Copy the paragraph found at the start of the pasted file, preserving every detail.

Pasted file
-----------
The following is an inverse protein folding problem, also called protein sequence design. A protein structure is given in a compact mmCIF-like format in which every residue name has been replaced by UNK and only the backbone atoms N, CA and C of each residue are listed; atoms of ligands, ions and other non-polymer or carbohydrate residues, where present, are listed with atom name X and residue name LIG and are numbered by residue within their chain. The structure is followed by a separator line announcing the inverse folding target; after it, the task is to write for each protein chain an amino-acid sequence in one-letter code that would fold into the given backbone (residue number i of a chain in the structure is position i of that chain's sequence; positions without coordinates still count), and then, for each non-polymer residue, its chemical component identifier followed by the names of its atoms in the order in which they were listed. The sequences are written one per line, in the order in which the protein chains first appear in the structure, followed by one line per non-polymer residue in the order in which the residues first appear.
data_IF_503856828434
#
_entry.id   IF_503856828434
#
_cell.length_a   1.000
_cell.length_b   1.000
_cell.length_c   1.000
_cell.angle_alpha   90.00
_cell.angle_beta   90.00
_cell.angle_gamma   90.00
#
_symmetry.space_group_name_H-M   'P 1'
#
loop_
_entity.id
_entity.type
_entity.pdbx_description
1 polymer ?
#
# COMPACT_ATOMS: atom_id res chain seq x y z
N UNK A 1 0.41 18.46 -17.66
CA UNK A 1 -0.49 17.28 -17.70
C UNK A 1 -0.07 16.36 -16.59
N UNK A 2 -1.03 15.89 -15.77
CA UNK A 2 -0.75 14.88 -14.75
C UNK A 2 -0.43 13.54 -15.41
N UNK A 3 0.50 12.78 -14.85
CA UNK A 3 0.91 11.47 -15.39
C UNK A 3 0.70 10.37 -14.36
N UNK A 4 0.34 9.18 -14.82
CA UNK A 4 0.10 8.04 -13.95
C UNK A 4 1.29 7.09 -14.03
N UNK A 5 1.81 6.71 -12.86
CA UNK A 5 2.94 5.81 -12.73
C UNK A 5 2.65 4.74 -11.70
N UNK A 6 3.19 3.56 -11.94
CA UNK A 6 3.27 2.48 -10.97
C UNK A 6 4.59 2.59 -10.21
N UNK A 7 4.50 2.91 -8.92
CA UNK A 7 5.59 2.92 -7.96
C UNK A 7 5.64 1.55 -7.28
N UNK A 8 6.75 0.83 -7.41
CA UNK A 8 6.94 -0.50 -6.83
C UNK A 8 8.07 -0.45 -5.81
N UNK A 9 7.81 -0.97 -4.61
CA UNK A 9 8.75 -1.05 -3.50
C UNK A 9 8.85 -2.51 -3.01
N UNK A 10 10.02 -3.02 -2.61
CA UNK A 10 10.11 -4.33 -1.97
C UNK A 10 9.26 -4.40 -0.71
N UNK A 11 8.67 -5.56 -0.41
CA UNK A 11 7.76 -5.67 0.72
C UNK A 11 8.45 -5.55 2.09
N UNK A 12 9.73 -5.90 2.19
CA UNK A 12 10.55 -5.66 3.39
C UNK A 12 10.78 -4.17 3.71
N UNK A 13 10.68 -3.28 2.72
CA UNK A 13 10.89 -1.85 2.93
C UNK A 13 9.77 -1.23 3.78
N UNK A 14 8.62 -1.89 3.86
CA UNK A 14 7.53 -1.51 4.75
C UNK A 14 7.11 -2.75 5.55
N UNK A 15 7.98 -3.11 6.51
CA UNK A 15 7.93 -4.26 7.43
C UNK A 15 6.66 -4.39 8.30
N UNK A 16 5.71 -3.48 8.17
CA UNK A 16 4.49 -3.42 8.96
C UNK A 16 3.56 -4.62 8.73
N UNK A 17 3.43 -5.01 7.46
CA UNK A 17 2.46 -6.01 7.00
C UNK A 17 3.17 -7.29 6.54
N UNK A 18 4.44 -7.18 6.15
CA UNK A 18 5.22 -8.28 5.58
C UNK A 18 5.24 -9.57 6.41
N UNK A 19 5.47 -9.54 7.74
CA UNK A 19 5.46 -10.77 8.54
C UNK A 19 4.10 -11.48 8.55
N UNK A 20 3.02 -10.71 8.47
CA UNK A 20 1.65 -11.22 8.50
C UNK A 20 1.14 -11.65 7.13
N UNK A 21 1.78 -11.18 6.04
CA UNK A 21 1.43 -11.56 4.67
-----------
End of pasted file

The following is an inverse protein folding problem, also called protein sequence design. A protein structure is given in a compact mmCIF-like format in which every residue name has been replaced by UNK and only the backbone atoms N, CA and C of each residue are listed; atoms of ligands, ions and other non-polymer or carbohydrate residues, where present, are listed with atom name X and residue name LIG and are numbered by residue within their chain. The structure is followed by a separator line announcing the inverse folding target; after it, the task is to write for each protein chain an amino-acid sequence in one-letter code that would fold into the given backbone (residue number i of a chain in the structure is position i of that chain's sequence; positions without coordinates still count), and then, for each non-polymer residue, its chemical component identifier followed by the names of its atoms in the order in which they were listed. The sequences are written one per line, in the order in which the protein chains first appear in the structure, followed by one line per non-polymer residue in the order in which the residues first appear.